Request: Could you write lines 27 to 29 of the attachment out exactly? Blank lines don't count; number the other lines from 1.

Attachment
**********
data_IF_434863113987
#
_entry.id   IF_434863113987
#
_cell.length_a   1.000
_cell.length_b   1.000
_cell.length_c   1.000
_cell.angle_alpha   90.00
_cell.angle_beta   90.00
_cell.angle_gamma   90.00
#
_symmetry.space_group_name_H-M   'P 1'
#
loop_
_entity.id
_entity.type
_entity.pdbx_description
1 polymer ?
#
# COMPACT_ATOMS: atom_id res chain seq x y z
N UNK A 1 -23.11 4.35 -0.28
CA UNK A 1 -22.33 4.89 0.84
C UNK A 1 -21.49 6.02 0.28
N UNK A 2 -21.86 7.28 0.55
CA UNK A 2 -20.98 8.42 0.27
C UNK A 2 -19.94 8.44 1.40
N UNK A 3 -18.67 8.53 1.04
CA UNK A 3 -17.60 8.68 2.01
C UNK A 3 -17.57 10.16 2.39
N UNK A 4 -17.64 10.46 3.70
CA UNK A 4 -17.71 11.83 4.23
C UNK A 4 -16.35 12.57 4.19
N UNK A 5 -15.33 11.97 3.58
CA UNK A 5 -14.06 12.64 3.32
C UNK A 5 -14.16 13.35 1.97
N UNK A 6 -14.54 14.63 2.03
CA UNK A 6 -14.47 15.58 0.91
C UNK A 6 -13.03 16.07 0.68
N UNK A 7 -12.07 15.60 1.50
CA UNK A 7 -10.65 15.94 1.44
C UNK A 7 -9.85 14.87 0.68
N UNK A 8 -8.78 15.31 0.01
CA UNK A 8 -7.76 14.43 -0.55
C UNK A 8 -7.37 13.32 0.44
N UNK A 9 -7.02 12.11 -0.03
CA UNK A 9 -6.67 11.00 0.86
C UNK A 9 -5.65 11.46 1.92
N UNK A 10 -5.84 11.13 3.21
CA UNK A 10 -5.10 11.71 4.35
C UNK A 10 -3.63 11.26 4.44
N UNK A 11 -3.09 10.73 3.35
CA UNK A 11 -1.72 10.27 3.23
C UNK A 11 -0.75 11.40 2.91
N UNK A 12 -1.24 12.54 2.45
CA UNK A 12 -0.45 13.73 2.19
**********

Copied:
N UNK A 3 -18.67 8.53 1.04
CA UNK A 3 -17.60 8.68 2.01
C UNK A 3 -17.57 10.16 2.39